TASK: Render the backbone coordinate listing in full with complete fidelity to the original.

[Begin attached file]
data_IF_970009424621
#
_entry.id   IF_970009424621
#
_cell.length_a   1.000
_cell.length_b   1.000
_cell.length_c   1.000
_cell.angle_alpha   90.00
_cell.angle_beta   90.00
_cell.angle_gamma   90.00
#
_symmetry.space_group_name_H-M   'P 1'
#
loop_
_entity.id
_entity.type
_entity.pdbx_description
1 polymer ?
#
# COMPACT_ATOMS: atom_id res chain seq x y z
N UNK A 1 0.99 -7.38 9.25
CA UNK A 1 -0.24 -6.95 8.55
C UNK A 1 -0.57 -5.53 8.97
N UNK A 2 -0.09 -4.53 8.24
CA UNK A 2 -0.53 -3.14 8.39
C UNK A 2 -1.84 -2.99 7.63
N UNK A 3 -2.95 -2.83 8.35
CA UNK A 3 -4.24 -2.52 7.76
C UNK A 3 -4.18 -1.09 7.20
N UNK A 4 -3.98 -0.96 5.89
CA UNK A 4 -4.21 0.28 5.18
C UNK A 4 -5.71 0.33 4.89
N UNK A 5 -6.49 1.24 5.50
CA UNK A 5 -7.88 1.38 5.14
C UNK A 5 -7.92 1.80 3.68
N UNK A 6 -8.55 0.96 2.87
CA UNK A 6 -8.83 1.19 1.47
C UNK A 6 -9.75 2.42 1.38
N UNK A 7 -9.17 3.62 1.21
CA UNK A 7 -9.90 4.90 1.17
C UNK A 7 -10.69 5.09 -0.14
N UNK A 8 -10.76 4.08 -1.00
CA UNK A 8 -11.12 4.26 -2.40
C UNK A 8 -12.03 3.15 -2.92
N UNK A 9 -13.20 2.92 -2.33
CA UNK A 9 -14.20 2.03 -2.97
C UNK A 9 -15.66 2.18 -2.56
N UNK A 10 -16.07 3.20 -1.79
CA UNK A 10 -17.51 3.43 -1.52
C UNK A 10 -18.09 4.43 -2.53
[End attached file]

data_IF_970009424621
#
_entry.id   IF_970009424621
#
_cell.length_a   1.000
_cell.length_b   1.000
_cell.length_c   1.000
_cell.angle_alpha   90.00
_cell.angle_beta   90.00
_cell.angle_gamma   90.00
#
_symmetry.space_group_name_H-M   'P 1'
#
loop_
_entity.id
_entity.type
_entity.pdbx_description
1 polymer ?
#
# COMPACT_ATOMS: atom_id res chain seq x y z
N UNK A 1 0.99 -7.38 9.25
CA UNK A 1 -0.24 -6.95 8.55
C UNK A 1 -0.57 -5.53 8.97
N UNK A 2 -0.09 -4.53 8.24
CA UNK A 2 -0.53 -3.14 8.39
C UNK A 2 -1.84 -2.99 7.63
N UNK A 3 -2.95 -2.83 8.35
CA UNK A 3 -4.24 -2.52 7.76
C UNK A 3 -4.18 -1.09 7.20
N UNK A 4 -3.98 -0.96 5.89
CA UNK A 4 -4.21 0.28 5.18
C UNK A 4 -5.71 0.33 4.89
N UNK A 5 -6.49 1.24 5.50
CA UNK A 5 -7.88 1.38 5.14
C UNK A 5 -7.92 1.80 3.68
N UNK A 6 -8.55 0.96 2.87
CA UNK A 6 -8.83 1.19 1.47
C UNK A 6 -9.75 2.42 1.38
N UNK A 7 -9.17 3.62 1.21
CA UNK A 7 -9.90 4.90 1.17
C UNK A 7 -10.69 5.09 -0.14
N UNK A 8 -10.76 4.08 -1.00
CA UNK A 8 -11.12 4.26 -2.40
C UNK A 8 -12.03 3.15 -2.92
N UNK A 9 -13.20 2.92 -2.33
CA UNK A 9 -14.20 2.03 -2.97
C UNK A 9 -15.66 2.18 -2.56
N UNK A 10 -16.07 3.20 -1.79
CA UNK A 10 -17.51 3.43 -1.52
C UNK A 10 -18.09 4.43 -2.53